The first ever Raw-Milk Cheese Appreciation Day has come and gone, and what a terrific event it was! Celebrated recently across the world, the event galvanized support for the delicious tradition of raw-milk cheese—made as it has been to the highest standards of quality for centuries.

Retailers sampled raw-milk cheese, invited local producers demo, and offered special discounts. Producers hosted creamery tours and special classes. Restaurants offered raw-milk cheese plates and prepared special menu items. Loud and proud, everyone shared their love for fromage au lait cru.

For a quick recap, the international celebration occurred in more than 15 countries on 4 continents. Over 150 companies formally participated and special events occurred in roughly 500 retail stores. There were more than 20 articles and blogs drafted specifically to celebrate the event—by professional food writers and cheese community bloggers alike—that highlighted the importance of raw-milk cheese, provided background on its history of production and regulation, and shared great tips for putting together the perfect raw-milk cheese plate.  We at the CCC also had the great opportunity to spread the good word on several radio shows, notably with the fine folks at The Skinny Beet and Cutting the Curd.

When asked why Raw-Milk Cheese is so important, I generally emphasize three things. Taste, Tradition, and Choice.

Cheese made with raw milk is absolutely delicious. This research study even proves empirically what we’ve known intuitively all along. Raw-milk cheese ripens fully. It’s full-flavored. It’s profoundly aromatic. It’s simply incomparable.

There is also more than 1,000 years of history behind raw-milk cheese making. Since time immemorial cheese has been made with pure, raw-milk. In fact, before 1930 almost no cheese was pasteurized. It wasn’t even called raw-milk cheese, it was just cheese. Many of the most classic, most famous cheeses in the world are actually required to be made with raw milk to earn their PDO status— Comte, Le Gruyere, Parmigiano-Reggiano, and Roquefort, to name a few. There’s a reason they’re required to be made with raw-milk and it’s about ensuring quality and protecting tradition.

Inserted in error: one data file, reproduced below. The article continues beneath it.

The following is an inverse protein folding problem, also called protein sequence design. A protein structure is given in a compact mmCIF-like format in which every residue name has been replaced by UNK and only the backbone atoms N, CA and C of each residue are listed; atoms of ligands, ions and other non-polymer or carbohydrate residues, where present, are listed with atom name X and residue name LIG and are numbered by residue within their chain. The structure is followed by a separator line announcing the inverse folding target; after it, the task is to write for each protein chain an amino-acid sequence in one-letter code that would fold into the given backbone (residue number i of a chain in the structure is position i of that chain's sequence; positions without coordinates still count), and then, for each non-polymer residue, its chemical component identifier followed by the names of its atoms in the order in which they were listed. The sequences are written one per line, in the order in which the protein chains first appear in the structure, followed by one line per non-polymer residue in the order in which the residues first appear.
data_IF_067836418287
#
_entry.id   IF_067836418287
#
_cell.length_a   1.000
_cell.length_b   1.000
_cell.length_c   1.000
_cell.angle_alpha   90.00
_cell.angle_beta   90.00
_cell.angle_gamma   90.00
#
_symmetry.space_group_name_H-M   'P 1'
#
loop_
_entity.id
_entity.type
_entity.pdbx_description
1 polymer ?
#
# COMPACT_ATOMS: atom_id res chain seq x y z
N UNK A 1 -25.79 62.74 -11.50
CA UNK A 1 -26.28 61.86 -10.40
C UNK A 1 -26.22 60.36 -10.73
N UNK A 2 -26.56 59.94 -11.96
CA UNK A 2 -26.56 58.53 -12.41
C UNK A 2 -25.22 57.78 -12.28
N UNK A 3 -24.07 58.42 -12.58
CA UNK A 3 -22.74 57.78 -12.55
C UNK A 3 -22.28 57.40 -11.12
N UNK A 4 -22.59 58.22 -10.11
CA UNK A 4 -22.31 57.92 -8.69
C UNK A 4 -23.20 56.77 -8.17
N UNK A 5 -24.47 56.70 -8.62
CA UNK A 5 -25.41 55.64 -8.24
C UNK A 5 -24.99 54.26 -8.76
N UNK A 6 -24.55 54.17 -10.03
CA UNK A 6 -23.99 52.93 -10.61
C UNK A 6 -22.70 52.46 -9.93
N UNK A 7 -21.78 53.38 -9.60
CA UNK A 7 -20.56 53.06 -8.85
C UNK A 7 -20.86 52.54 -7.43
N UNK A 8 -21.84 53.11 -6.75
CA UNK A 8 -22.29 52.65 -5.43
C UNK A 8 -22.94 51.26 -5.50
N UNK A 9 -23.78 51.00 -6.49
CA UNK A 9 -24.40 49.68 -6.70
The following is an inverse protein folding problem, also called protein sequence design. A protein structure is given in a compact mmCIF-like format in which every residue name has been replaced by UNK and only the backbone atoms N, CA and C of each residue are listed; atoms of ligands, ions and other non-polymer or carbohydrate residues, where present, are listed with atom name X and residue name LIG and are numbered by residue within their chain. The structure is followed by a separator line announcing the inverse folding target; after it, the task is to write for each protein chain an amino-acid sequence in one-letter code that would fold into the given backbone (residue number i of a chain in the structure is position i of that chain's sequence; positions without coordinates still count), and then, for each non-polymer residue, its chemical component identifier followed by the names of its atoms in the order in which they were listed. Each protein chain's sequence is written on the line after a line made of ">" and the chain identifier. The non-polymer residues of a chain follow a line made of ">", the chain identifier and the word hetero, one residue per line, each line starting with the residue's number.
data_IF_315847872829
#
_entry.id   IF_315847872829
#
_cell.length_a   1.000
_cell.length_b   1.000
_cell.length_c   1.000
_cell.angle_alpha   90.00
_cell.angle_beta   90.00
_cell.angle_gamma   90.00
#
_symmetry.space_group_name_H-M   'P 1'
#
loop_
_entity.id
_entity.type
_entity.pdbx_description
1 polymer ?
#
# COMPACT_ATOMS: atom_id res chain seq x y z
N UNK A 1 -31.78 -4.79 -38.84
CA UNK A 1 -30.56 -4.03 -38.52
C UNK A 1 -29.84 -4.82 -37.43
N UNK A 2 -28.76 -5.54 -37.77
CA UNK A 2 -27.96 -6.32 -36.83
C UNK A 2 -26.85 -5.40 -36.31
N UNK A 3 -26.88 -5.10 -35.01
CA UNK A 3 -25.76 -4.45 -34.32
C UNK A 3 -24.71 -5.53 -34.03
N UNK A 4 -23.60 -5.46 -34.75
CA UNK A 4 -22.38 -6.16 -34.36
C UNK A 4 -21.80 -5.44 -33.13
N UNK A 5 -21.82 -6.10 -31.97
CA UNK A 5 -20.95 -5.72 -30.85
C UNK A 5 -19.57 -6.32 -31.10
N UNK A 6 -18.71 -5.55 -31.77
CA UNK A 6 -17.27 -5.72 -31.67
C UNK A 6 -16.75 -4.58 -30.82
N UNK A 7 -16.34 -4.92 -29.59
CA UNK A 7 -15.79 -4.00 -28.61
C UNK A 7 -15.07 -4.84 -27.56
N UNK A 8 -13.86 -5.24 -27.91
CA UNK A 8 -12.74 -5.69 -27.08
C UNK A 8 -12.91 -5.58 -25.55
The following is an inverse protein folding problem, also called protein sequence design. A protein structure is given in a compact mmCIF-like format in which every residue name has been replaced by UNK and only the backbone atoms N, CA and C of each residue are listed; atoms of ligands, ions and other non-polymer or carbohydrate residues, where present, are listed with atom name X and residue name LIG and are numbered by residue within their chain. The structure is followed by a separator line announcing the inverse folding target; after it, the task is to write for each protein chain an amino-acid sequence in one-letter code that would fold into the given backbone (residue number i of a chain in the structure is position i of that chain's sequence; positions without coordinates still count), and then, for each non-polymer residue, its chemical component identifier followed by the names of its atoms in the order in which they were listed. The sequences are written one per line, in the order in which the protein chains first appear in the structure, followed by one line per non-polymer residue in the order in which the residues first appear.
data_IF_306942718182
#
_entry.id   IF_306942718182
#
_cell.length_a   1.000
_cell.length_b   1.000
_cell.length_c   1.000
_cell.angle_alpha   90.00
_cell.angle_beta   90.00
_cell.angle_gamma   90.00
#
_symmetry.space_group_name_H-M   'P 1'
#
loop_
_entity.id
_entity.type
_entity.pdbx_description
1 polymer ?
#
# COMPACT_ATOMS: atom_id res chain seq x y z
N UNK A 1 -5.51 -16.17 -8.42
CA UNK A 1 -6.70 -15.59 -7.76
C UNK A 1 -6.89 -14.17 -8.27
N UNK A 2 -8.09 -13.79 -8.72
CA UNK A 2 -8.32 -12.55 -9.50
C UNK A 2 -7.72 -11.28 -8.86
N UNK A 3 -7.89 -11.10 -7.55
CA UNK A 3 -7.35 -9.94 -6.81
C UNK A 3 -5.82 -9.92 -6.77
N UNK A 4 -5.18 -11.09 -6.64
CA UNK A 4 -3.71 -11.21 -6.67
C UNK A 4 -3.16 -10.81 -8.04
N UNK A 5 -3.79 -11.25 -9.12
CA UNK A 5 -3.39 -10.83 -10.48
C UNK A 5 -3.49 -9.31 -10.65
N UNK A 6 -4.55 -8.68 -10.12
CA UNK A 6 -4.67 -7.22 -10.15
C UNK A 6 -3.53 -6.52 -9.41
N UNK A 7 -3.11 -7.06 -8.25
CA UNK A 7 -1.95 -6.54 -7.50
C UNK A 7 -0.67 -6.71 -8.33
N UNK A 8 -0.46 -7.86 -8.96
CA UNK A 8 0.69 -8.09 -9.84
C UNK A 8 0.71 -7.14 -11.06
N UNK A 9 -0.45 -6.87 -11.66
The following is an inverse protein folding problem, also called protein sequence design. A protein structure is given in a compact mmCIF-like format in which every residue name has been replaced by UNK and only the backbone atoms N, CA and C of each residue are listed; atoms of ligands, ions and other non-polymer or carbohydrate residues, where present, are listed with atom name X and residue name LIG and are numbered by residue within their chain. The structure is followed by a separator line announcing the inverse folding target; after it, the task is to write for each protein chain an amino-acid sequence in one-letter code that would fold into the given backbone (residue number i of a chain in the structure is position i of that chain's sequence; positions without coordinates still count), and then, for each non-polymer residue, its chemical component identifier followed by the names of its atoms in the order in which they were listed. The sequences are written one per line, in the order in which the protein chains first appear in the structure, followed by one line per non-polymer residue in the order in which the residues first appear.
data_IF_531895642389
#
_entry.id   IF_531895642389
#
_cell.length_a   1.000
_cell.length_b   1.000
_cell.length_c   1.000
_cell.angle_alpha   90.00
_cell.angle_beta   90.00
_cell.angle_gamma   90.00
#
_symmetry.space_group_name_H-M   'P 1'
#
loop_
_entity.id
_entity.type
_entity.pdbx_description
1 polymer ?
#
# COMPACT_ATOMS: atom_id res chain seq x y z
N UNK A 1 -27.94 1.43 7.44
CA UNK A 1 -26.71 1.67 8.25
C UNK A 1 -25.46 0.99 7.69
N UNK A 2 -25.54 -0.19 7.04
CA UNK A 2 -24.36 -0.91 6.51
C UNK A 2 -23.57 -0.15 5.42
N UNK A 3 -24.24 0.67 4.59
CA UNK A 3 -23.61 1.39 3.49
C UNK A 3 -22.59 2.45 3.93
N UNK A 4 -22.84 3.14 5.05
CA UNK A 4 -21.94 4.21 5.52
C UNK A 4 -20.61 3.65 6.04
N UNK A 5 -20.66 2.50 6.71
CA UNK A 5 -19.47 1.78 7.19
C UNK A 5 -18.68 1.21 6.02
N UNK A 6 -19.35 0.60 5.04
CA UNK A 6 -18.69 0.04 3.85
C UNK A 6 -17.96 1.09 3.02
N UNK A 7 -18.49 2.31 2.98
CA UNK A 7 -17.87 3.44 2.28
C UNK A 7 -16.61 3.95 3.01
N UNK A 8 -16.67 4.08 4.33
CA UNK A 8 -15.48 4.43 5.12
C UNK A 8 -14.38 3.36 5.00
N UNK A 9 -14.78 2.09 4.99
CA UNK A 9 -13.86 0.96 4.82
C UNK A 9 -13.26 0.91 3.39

At the end of the day, the right to raw-milk cheese is also about protecting choice. It’s about having the option to choose your cheese of choice—whether those of us who understand and believe in the importance and deliciousness of raw-milk cheese will have the opportunity to continue to make them and the opportunity to continue to eat them, without having to fly to France.

But one of my favorite answers to question of “why do you support raw-milk cheese” came at a distributor-sponsored event at Night Shift Brewery in greater Boston. Some sixty of us, mongers and makers, had gathered to revel in raw-milk cheese; both imported classics and those made by locally. While going around and volunteering our own respective answers, a young cheesemaker at Cricket Creek Farm in western MA told us definitively why she thought raw-milk cheese was so important.

For her, it was about excellence. She emphasized that she chooses to work with raw-milk because it challenges her to be the very best cheesemaker that she can be. But not just cheesemaker alone; it requires excellence from the pasture all the way to the plate. She has to excel at farming. She has to excel at raising livestock. She has to excel at microbiology. She has to excel at affinage. And yes, she has to excel in the ancient art of making cheese.

I say has to, but should really say gets to. For this young cheesemaker, working with raw-milk is not so much a challenge as it is an opportunity. She doesn’t produce raw-milk cheese despite the fact that it is difficult, she produces it because it is difficult. Raw-milk cheese is a vehicle for her to do “the most creative thing that she has ever done”—to express herself and her healthy cattle and her cared-for land and her vibrant agricultural economy in the form of delicious and nutritious cheese. Excellence in cheesemaking translates into excellence in cheese and it makes the exhaustive endeavor of raw-milk cheese production well worth undertaking. You simply cannot cut corners and still make exceptional raw-milk cheese. That fact pushes some producers towards pasteurization but for others, like our champion of raw-milk cheese at Cricket Creek, it attracts them to a uniquely delicious labor of love.

Raw-Milk Cheese Appreciation Day has come and gone, but it will assuredly return with even greater energy again next year. Stay on the lookout for updates. In the meantime, one does not need an excuse to celebrate the tradition of raw-milk cheese. A reputation for delicious and nutritious excellence is as good an excuse as any.

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